Top 10 Safety Tips for Working at Height [Infographic]
Stay safe while working at height - Download our Top 10 Safety Tips for Working at Height Infographic!
Staying safe while working at height requires proper training, planning, and procedures for identifying, controlling, and removing potential hazards.
Keep reading for more information about working at heights. You can download our Top 10 Tips for Working at Height infographic, or download it in an 11x17 poster format to hang in your job site or use as part of a tool box talk.
Top 10 Safety Tips for Working at Heights
1. Provide Fall Protection Training For Your Employees
Ensure all of your employees working at height, or exposed to fall hazards, have received fall protection safety training before they start working (per OSHA 1910.30).
Failure to provide fall protection training was # 8 on OSHA's list of the ten most frequent job site citations.
2. Perform a Job Safety Analysis (JSA)
Perform a Job Safety Analysis (JSA) to identify the types of jobs or activities that you, or your co-workers, perform that could be considered higher risk.
3. Perform a Working at Height Risk Assessment
Complete a Working at Height Risk Assessment (WHRA) to identify height considerations, hazard considerations and controls, emergency protocols, and rescue plans.
4. Establish a Plan to Control or Eliminate Hazards
After you've identified all hazards, put a plan together to control or eliminate those hazards. Before work begins, plan and organize all work at height.
5. Communicate Your Plan to ALL Workers On-Site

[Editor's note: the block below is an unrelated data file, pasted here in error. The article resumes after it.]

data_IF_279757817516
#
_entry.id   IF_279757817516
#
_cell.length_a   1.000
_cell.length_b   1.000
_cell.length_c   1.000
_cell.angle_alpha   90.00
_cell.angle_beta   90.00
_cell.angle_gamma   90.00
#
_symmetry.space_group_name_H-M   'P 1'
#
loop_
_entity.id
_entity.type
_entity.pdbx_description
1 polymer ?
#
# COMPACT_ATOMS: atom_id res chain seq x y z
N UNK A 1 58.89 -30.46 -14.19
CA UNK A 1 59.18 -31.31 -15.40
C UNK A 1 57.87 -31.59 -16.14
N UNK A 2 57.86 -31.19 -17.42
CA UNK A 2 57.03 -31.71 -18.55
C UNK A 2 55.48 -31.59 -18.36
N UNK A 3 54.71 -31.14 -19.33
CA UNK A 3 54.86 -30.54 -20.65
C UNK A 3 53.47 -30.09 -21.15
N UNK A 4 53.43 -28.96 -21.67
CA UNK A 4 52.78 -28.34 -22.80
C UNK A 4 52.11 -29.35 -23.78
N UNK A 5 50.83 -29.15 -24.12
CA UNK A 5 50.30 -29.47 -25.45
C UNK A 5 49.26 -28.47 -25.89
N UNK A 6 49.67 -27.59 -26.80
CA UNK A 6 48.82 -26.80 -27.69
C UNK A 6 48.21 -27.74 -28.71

Properly communicate your hazard control plan to all workers—both employed and contracted—on the job site.
6. Select the Appropriate Fall Protection Equipment
Select the appropriate personal fall protection equipment for your workers—harnesses, retractable devices, shock absorbing lanyards, etc.
7. Inspect Your Fall Protection Equipment Before Use
Inspect and properly maintain all fall protection equipment used when working at height. You should abide by the manufacturer's specifications for use, inspection, maintenance, and storage for all personal fall protection equipment.
8. Calculate the Total Fall Distance
Confirm that the fall distance has been calculated properly and account for nearby obstacles or obstructions that could pose a swing or fall hazard.
9. Double-Check Anchor Points
Ensure that all anchor points are rated and can hold at least 5,000 lbs. per worker attached.
10. Establish a Culture of Safety
Establish a culture of safety by reviewing and documenting the completion of the job. Discuss what hazard controls were used, why they were used, and what you can do better next time.
Please Note: It is always the responsibility of the end user or other designated or qualified person to inspect their fall protection equipment and make sure that it is in proper working condition and rated for the specific task, prior to performing work at heights.
At Mazzella Companies, we offer all kinds of fall protection and fall arrest solutions, including:
- Temporary and permanent lifeline systems
- Rigid track anchor systems
- Full body harnesses
- Retractables / lanyards
- Energy-absorbing rope
- Ladder climbing systems
- Mobile fall protection systems
We also offer basic, intermediate, and advanced fall protection training courses. Lives are on the line every day when working at height. Whether it's on a job site, or in a manufacturing or industrial facility, it's critical that your team receives training at height, which is required by OSHA.
Our curriculum is knowledge-based, meaning each student receives comprehensive training and is required to receive an 80% or higher on an exam to successfully complete each course.
If you have any questions about personal fall protection equipment, fall arrest systems, or fall protection training, please contact a Fall Protection Specialist today!
Copyright 2019. Mazzella Companies.